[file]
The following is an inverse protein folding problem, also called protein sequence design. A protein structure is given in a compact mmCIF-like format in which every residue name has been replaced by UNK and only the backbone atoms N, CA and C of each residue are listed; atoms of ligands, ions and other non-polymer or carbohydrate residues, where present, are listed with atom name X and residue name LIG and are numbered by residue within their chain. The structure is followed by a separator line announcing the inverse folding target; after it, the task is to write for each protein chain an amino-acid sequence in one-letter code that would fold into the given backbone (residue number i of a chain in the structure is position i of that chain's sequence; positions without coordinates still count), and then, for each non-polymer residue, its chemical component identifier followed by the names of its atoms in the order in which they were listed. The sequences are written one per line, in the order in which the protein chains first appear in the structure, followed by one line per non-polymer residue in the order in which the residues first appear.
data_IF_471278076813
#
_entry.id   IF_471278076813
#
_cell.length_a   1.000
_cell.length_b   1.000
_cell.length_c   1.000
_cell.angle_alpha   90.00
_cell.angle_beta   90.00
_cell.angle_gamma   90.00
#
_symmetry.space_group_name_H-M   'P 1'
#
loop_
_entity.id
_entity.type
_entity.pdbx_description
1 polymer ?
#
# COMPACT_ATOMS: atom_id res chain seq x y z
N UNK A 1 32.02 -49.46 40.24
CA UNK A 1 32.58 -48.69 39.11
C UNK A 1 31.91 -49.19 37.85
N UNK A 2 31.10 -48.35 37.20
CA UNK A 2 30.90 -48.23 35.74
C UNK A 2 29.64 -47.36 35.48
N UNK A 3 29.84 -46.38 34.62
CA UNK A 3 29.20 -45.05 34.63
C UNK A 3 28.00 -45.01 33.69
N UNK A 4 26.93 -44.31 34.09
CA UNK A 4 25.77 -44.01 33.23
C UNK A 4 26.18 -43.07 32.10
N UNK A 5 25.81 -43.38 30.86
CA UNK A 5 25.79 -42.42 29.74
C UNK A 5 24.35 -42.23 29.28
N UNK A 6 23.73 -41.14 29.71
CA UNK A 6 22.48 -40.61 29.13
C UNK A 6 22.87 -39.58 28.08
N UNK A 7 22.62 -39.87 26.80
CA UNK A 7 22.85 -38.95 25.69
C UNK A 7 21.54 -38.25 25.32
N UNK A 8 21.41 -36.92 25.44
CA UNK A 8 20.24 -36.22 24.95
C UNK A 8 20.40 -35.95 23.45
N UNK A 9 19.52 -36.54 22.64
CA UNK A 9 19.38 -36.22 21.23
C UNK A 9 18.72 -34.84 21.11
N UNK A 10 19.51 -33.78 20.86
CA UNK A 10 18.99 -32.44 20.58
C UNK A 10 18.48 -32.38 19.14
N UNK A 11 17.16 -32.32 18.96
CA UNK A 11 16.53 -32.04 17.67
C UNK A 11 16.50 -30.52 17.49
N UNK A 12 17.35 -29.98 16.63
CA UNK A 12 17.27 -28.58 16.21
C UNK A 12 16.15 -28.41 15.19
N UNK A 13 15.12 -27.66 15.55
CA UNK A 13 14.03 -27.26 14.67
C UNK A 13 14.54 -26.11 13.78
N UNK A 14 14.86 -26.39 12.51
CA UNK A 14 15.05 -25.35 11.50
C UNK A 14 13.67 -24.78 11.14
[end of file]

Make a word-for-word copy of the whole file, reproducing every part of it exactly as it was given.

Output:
The following is an inverse protein folding problem, also called protein sequence design. A protein structure is given in a compact mmCIF-like format in which every residue name has been replaced by UNK and only the backbone atoms N, CA and C of each residue are listed; atoms of ligands, ions and other non-polymer or carbohydrate residues, where present, are listed with atom name X and residue name LIG and are numbered by residue within their chain. The structure is followed by a separator line announcing the inverse folding target; after it, the task is to write for each protein chain an amino-acid sequence in one-letter code that would fold into the given backbone (residue number i of a chain in the structure is position i of that chain's sequence; positions without coordinates still count), and then, for each non-polymer residue, its chemical component identifier followed by the names of its atoms in the order in which they were listed. The sequences are written one per line, in the order in which the protein chains first appear in the structure, followed by one line per non-polymer residue in the order in which the residues first appear.
data_IF_471278076813
#
_entry.id   IF_471278076813
#
_cell.length_a   1.000
_cell.length_b   1.000
_cell.length_c   1.000
_cell.angle_alpha   90.00
_cell.angle_beta   90.00
_cell.angle_gamma   90.00
#
_symmetry.space_group_name_H-M   'P 1'
#
loop_
_entity.id
_entity.type
_entity.pdbx_description
1 polymer ?
#
# COMPACT_ATOMS: atom_id res chain seq x y z
N UNK A 1 32.02 -49.46 40.24
CA UNK A 1 32.58 -48.69 39.11
C UNK A 1 31.91 -49.19 37.85
N UNK A 2 31.10 -48.35 37.20
CA UNK A 2 30.90 -48.23 35.74
C UNK A 2 29.64 -47.36 35.48
N UNK A 3 29.84 -46.38 34.62
CA UNK A 3 29.20 -45.05 34.63
C UNK A 3 28.00 -45.01 33.69
N UNK A 4 26.93 -44.31 34.09
CA UNK A 4 25.77 -44.01 33.23
C UNK A 4 26.18 -43.07 32.10
N UNK A 5 25.81 -43.38 30.86
CA UNK A 5 25.79 -42.42 29.74
C UNK A 5 24.35 -42.23 29.28
N UNK A 6 23.73 -41.14 29.71
CA UNK A 6 22.48 -40.61 29.13
C UNK A 6 22.87 -39.58 28.08
N UNK A 7 22.62 -39.87 26.80
CA UNK A 7 22.85 -38.95 25.69
C UNK A 7 21.54 -38.25 25.32
N UNK A 8 21.41 -36.92 25.44
CA UNK A 8 20.24 -36.22 24.95
C UNK A 8 20.40 -35.95 23.45
N UNK A 9 19.52 -36.54 22.64
CA UNK A 9 19.38 -36.22 21.23
C UNK A 9 18.72 -34.84 21.11
N UNK A 10 19.51 -33.78 20.86
CA UNK A 10 18.99 -32.44 20.58
C UNK A 10 18.48 -32.38 19.14
N UNK A 11 17.16 -32.32 18.96
CA UNK A 11 16.53 -32.04 17.67
C UNK A 11 16.50 -30.52 17.49
N UNK A 12 17.35 -29.98 16.63
CA UNK A 12 17.27 -28.58 16.21
C UNK A 12 16.15 -28.41 15.19
N UNK A 13 15.12 -27.66 15.55
CA UNK A 13 14.03 -27.26 14.67
C UNK A 13 14.54 -26.11 13.78
N UNK A 14 14.86 -26.39 12.51
CA UNK A 14 15.05 -25.35 11.50
C UNK A 14 13.67 -24.78 11.14